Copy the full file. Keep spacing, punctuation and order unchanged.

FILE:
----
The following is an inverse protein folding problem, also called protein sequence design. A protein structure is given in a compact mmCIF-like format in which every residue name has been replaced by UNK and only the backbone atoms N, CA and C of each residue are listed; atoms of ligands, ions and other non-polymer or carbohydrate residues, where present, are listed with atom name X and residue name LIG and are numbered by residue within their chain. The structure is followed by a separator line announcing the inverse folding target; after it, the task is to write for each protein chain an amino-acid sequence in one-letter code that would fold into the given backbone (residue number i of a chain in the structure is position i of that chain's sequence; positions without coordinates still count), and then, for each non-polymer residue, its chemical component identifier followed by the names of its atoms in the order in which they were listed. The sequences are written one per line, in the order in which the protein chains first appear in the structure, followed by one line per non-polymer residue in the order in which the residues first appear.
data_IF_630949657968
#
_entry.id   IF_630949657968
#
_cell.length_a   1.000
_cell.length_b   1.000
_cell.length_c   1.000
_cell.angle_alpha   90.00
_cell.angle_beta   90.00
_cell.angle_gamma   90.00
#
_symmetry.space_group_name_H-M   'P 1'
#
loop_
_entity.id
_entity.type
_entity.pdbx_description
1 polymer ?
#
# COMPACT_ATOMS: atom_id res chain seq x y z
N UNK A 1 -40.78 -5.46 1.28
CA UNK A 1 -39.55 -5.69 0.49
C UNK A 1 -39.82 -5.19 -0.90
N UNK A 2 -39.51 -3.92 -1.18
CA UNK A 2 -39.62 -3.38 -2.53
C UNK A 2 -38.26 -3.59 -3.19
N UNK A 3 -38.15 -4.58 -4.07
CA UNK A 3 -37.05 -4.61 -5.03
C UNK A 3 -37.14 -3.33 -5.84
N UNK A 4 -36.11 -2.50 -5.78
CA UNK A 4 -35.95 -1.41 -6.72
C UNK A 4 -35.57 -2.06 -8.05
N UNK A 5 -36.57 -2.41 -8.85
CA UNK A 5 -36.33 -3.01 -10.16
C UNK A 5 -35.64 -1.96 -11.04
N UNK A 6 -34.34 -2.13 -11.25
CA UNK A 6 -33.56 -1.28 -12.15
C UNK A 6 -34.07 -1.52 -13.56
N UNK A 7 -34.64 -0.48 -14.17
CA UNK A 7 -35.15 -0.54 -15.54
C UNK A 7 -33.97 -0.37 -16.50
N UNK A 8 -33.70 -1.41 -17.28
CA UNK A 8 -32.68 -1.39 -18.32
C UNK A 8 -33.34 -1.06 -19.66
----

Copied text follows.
The following is an inverse protein folding problem, also called protein sequence design. A protein structure is given in a compact mmCIF-like format in which every residue name has been replaced by UNK and only the backbone atoms N, CA and C of each residue are listed; atoms of ligands, ions and other non-polymer or carbohydrate residues, where present, are listed with atom name X and residue name LIG and are numbered by residue within their chain. The structure is followed by a separator line announcing the inverse folding target; after it, the task is to write for each protein chain an amino-acid sequence in one-letter code that would fold into the given backbone (residue number i of a chain in the structure is position i of that chain's sequence; positions without coordinates still count), and then, for each non-polymer residue, its chemical component identifier followed by the names of its atoms in the order in which they were listed. The sequences are written one per line, in the order in which the protein chains first appear in the structure, followed by one line per non-polymer residue in the order in which the residues first appear.
data_IF_630949657968
#
_entry.id   IF_630949657968
#
_cell.length_a   1.000
_cell.length_b   1.000
_cell.length_c   1.000
_cell.angle_alpha   90.00
_cell.angle_beta   90.00
_cell.angle_gamma   90.00
#
_symmetry.space_group_name_H-M   'P 1'
#
loop_
_entity.id
_entity.type
_entity.pdbx_description
1 polymer ?
#
# COMPACT_ATOMS: atom_id res chain seq x y z
N UNK A 1 -40.78 -5.46 1.28
CA UNK A 1 -39.55 -5.69 0.49
C UNK A 1 -39.82 -5.19 -0.90
N UNK A 2 -39.51 -3.92 -1.18
CA UNK A 2 -39.62 -3.38 -2.53
C UNK A 2 -38.26 -3.59 -3.19
N UNK A 3 -38.15 -4.58 -4.07
CA UNK A 3 -37.05 -4.61 -5.03
C UNK A 3 -37.14 -3.33 -5.84
N UNK A 4 -36.11 -2.50 -5.78
CA UNK A 4 -35.95 -1.41 -6.72
C UNK A 4 -35.57 -2.06 -8.05
N UNK A 5 -36.57 -2.41 -8.85
CA UNK A 5 -36.33 -3.01 -10.16
C UNK A 5 -35.64 -1.96 -11.04
N UNK A 6 -34.34 -2.13 -11.25
CA UNK A 6 -33.56 -1.28 -12.15
C UNK A 6 -34.07 -1.52 -13.56
N UNK A 7 -34.64 -0.48 -14.17
CA UNK A 7 -35.15 -0.54 -15.54
C UNK A 7 -33.97 -0.37 -16.50
N UNK A 8 -33.70 -1.41 -17.28
CA UNK A 8 -32.68 -1.39 -18.32
C UNK A 8 -33.34 -1.06 -19.66